I received a test sample of the new Bosch Reaxx table saw GTS1041A, which features flesh-detection and injury-mitigation technology, and recently started putting it to the test.
I actually received the saw a few months ago, but with a kitchen remodel, a new baby, and lots of other things on my plate, I only recently had a chance to set it up. But that also means that I had grown extremely eager to get it going.
I built the roller stand first, and am very pleased with its quality. I especially like the swivel feet. It sometimes takes a little deliberate shifting to deploy the saw from its “stored” or transporting position, but repetition commits the minor fiddling motion to memory.
In other words, the Reaxx’s roller stand is not automatic, but I’ve also been using it on uneven ground, and it’s still loads easier to use than other types of saw stands and roller stands.
As for the saw, that part requires a little context. I have been using a Dewalt table saw recently, the DWE7491RS ($579 via Amazon), for a project I’m working on, and also to test it for review. So when I fired up the Bosch Reaxx, my recent Dewalt experiences were still very fresh.
I first noticed that the fence is robust and stronger-feeling than the Dewalt, but it isn’t as smooth to adjust. That was the biggest difference.
Setup was easy – you unscrew a red cap, insert the safety cartridge, attach the wire harness, screw down the cap, use the included spanner wrench to tighten it another 1/8 turn, lift the blade in a 2-action maneuver, and you’re ready to go.
The instruction manual wasn’t clear as to why the saw blade was in the lower released position. I’m thinking they test the safety mechanism of each saw before they leave the factory.
The first time I started the saw, the blade fell down. I hadn’t even raised the blade height, I was just doing a quick system test activation. To lift the blade, you have to hold a lever (in the above image it’s to the left, near the blade throat plate lock), attach the blade change wrench over the arbor nut, and lift it fast. I guess I wasn’t forceful enough?
When I made a test cut, the blade vibrated against the sides of the throat plate. The throat plate is more elaborate than most, with height adjustment screws, but it looks fairly well adjusted.
So why was it making a metal-rubbing-metal sound? Blade runout? Is the blade not secure in the operational position?
And then I checked the 0° and 45° calibration. It was off at both. Okay, maybe it shifted a little. UCH, the hard stop, which was supposed to be set at the factory, was off. So I had to take longer than I wanted to, to reach under the saw and adjust the stop cam.
The cam isn’t easy to reach, either. I had to blindly feel for it, and hope I was adjusting it properly. Maybe I should have done this with the saw upside down?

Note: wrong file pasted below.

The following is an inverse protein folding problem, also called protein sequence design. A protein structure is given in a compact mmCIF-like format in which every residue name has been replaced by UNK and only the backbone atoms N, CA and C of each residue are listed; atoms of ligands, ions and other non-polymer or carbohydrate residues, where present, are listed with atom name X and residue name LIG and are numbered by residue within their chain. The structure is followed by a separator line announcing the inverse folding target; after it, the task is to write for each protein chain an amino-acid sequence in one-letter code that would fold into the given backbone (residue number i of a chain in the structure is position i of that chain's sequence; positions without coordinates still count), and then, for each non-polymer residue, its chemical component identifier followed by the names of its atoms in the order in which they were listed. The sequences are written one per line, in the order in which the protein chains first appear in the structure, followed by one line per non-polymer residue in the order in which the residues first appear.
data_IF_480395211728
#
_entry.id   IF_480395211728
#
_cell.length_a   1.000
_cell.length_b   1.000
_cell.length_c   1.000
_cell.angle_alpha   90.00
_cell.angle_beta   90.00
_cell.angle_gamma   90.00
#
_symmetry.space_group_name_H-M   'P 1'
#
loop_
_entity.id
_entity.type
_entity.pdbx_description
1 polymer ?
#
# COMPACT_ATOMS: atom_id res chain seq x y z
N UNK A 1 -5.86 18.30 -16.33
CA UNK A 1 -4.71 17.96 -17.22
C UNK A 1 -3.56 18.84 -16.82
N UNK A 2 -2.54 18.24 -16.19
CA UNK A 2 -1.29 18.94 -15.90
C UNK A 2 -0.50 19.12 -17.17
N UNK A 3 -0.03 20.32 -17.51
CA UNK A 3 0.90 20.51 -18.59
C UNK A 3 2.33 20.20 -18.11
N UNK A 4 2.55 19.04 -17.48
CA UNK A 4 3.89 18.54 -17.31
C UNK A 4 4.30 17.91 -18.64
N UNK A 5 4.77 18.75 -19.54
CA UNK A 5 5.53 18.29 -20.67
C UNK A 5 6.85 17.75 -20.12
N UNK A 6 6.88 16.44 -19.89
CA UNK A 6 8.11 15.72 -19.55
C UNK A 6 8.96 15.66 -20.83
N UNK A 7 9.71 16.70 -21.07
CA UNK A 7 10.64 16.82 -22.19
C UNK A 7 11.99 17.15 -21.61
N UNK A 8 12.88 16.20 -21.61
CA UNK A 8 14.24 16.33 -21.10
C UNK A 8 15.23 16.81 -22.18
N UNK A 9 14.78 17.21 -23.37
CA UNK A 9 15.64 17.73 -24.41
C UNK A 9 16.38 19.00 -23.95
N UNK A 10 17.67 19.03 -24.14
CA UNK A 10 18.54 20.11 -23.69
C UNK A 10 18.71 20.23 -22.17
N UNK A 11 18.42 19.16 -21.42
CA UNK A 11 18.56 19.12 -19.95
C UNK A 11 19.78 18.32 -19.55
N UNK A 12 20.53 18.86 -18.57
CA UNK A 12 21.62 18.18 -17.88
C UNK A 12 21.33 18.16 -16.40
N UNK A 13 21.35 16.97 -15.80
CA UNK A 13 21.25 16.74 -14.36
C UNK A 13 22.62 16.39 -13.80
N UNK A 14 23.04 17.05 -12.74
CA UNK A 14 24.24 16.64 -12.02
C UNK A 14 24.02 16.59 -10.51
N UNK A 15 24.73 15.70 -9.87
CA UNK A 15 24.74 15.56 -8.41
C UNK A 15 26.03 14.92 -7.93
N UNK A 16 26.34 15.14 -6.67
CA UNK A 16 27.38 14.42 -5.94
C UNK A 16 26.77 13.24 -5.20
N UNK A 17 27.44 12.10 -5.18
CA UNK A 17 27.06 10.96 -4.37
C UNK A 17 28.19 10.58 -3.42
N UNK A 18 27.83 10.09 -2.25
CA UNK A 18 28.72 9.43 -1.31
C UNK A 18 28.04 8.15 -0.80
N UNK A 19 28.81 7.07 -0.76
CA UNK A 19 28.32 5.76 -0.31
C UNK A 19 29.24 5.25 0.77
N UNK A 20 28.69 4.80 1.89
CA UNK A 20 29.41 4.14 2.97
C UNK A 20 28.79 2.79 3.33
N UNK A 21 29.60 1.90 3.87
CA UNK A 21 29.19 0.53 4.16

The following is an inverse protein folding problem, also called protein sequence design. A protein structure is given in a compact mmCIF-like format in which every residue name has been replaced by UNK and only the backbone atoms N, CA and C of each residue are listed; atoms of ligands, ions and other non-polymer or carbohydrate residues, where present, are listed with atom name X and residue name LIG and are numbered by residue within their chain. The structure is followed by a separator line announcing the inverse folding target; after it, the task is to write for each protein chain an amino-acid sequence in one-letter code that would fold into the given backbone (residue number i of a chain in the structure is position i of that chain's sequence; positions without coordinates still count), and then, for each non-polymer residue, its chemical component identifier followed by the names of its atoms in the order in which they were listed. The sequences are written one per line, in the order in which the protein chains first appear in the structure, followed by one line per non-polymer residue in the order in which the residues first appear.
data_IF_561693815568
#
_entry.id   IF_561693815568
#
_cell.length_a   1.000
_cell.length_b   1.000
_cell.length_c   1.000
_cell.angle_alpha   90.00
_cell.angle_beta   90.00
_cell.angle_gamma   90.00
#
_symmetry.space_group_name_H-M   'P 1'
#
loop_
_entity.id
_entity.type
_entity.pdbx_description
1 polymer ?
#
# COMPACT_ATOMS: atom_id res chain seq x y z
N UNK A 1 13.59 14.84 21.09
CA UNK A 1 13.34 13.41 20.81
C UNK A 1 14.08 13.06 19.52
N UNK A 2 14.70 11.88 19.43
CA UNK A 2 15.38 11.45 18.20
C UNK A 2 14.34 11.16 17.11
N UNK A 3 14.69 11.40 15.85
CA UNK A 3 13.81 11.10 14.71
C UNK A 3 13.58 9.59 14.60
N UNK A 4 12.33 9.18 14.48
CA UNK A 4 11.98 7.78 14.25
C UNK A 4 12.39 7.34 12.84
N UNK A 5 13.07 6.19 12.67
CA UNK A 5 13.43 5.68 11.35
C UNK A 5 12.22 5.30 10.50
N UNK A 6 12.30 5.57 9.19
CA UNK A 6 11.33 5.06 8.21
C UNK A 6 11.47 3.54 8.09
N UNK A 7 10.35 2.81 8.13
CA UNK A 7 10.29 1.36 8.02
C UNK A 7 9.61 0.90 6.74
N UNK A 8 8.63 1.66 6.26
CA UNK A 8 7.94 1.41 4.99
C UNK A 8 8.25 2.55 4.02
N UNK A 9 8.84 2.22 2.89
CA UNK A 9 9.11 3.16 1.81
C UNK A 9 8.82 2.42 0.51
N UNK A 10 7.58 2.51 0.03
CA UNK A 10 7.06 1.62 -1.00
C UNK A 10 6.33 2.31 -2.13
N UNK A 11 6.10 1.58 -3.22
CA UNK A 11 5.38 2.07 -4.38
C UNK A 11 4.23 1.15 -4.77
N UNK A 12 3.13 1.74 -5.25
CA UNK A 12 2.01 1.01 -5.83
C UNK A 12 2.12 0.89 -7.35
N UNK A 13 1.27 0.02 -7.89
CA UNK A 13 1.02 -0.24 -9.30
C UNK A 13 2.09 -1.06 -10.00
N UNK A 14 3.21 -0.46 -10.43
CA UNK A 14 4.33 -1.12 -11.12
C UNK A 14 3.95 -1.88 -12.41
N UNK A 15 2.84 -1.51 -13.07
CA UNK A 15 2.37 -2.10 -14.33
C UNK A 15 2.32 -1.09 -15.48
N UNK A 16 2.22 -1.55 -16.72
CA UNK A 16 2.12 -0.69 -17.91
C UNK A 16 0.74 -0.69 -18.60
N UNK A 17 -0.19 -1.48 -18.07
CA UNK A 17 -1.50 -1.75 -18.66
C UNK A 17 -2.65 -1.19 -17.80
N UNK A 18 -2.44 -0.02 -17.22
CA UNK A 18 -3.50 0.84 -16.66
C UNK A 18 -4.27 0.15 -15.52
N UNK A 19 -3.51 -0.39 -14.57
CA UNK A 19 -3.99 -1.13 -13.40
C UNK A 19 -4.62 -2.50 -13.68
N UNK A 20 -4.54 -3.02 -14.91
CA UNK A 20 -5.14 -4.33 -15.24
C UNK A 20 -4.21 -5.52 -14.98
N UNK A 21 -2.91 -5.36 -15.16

But then the 45° was off, Uch, I’ll worry about that another time.
You’re supposed to calibrate a new saw, but I like to see good saws calibrated and set square right out of the box.
While there are parts of this saw masterfully designed and engineered, I’m unhappy with too many things. The riving knife is a bugger to adjust, the saw was off square and the 0° stop improperly set at the factory.
And what is that metal-on-metal ringing sound? I need to check a kerf mark to see if it’s runout or something else. I have only used the saw with the stock blade, which are often junky.
With a $1500 price tag, I expected this to be the best portable table saw on the market. Ignoring my initial complaints for a moment, the user experience just isn’t as good as I have recently experienced with my recent Dewalt sample.
I do like the rear outfeed extension, but wish it was a little more secure during transport.
I have more testing to do, but to be honest, I’m not looking forward to it. I didn’t exactly enjoy my first few uses of the saw. Hopefully my impression will change, as I like the idea of a portable table saw with flesh detection and injury avoidance.
There are a lot of things that I like about this saw, and want to like about this saw. And right now, it’s one of only 2 portable jobsite table saws that offer any kind of flesh detection safety mechanism.
With the riving knife so finicky to adjust, especially compared to Dewalt’s design, I have the feeling that a lot of professional users will view it, and the other guarding, as optional. That’s a bad idea, as the flesh-detection mechanism does nothing to mitigate wood-launching kickback.
As I continue testing of this saw, what would you have me consider or evaluate? I know that, like myself, you guys have a lot of questions about it.
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Thank you to Bosch for providing this test sample unconditionally.